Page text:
Stjärnsund (pronounce: Shairnsoond) is a small village of about 430 inhabitants somewhere half-way between Oslo and Stockholm. The Biketour stayed there for two nights in the middle of August.
Originally an industrial village that started to slowly be abandoned because of people moving to the cities, a lot of Hippies moved there during the 70s and started to live in communes. As part of their spiritual connection with the earth, they started growing vegetables, and over time, people also joined their communities who were not interested in their spirituality but only in the gardening.
Today, many of the old Hippies and their now grown-up children still live in the village, and it has become a place with many cultural activities known everywhere in the region. In 2013, the Permakultur Stjärnsund network was created to do some more gardening again in the village, and they were the ones who invited us to camp on their lawn.
It felt like there was a good feeling of community with lots of active and welcoming people around. The Nordic Permaculture Festival had happened shortly before we arrived, but we decided not to join it because of the high admission fee. There are permaculture courses happening throughout the year.
In return for the hospitality of our hosts, we helped harvesting some of the vegetables, to clean some of the harvest in order for them to be sold, and to chop the wood for the giant rocket-stove in the volunteer outdoor kitchen.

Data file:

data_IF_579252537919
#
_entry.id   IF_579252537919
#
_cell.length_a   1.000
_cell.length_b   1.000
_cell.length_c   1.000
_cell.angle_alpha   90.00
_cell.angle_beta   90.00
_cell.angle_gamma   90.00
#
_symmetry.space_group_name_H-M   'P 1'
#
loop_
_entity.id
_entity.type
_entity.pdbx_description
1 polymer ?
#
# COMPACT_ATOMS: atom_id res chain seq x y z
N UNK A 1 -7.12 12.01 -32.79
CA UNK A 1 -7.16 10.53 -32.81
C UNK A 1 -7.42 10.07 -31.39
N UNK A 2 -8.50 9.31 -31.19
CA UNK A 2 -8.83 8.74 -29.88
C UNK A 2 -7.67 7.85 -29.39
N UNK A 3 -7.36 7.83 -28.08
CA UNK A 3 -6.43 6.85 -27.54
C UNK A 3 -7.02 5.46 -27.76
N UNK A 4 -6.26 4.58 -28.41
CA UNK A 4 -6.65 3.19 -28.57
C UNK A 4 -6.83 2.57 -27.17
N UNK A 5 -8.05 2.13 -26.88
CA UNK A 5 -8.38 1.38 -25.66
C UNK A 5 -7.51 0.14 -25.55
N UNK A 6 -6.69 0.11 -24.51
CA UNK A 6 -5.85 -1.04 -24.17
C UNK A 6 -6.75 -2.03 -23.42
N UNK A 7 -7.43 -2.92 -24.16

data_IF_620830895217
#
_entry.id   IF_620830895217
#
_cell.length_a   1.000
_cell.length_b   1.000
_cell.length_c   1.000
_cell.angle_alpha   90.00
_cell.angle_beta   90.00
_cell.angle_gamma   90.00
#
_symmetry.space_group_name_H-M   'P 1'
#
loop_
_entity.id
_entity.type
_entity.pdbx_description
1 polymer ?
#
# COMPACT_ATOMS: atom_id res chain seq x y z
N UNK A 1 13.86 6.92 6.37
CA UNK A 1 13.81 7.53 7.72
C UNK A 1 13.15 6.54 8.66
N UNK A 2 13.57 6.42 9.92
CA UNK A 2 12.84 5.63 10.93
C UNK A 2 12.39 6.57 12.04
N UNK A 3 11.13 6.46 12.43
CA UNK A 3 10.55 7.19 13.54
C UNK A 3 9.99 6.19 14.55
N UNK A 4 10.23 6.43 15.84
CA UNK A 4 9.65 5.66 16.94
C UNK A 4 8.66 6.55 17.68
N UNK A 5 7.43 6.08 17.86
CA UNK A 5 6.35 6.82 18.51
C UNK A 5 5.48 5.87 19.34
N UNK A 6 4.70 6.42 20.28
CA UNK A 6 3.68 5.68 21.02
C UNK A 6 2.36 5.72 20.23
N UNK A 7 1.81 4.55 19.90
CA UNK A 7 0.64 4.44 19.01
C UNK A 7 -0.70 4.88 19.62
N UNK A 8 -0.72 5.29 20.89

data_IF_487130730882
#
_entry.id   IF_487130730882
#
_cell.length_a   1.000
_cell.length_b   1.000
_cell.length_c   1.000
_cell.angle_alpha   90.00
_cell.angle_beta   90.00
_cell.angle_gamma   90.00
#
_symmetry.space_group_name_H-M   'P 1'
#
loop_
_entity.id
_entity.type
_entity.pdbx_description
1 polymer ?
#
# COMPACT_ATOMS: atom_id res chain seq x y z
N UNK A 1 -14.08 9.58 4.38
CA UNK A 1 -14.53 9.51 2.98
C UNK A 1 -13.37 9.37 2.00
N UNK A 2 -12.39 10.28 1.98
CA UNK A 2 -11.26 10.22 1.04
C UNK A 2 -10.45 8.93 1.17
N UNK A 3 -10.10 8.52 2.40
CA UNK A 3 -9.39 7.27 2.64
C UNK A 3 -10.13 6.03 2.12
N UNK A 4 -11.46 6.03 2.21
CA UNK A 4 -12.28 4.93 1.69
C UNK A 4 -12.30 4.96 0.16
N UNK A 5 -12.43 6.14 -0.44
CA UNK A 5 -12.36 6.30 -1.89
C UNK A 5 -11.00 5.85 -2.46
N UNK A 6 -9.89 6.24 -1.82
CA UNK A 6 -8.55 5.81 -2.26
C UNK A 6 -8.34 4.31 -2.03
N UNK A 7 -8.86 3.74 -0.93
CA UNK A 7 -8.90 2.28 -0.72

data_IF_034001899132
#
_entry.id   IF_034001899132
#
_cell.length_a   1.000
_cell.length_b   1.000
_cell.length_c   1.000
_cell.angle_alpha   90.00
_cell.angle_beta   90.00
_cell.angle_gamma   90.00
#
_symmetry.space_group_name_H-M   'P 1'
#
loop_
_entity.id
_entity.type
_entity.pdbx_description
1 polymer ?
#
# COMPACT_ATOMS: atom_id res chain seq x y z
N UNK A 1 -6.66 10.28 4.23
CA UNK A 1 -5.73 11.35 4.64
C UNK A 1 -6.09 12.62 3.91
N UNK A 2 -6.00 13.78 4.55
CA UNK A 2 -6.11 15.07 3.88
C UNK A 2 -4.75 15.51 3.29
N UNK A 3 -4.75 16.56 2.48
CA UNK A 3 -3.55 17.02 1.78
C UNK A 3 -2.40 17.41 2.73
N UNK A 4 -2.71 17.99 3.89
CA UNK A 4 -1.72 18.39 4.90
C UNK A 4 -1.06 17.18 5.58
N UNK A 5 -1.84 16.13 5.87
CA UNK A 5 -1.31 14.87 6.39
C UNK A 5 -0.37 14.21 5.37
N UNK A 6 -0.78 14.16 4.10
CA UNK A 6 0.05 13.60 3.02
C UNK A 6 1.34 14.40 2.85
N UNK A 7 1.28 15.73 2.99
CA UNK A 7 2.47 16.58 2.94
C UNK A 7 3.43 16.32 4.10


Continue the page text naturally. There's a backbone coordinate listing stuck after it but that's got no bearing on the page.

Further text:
Last year, we had visited a lot of permaculture projects in Greece, and their amazing concept was to plant the vegetables in a way that creates a self-sustainable eco-system, so the vegetables would grow by themselves, without any weeding, irrigation or digging necessary. In Scandinavia, none of the projects so far seemed to use this way of doing agriculture, so I was quite interested to find out how permaculture can be done in this climate and what are the reasons for so few people to do it. It seems like Permakultur Stjärnsund understands permaculture more as a way to live as a gardening community in a (socially) sustainable way, and not so much as a method of growing vegetables. The growing is done in a quite traditional way, planting one type of plant per bed and weeding it throughout the year until it is harvested.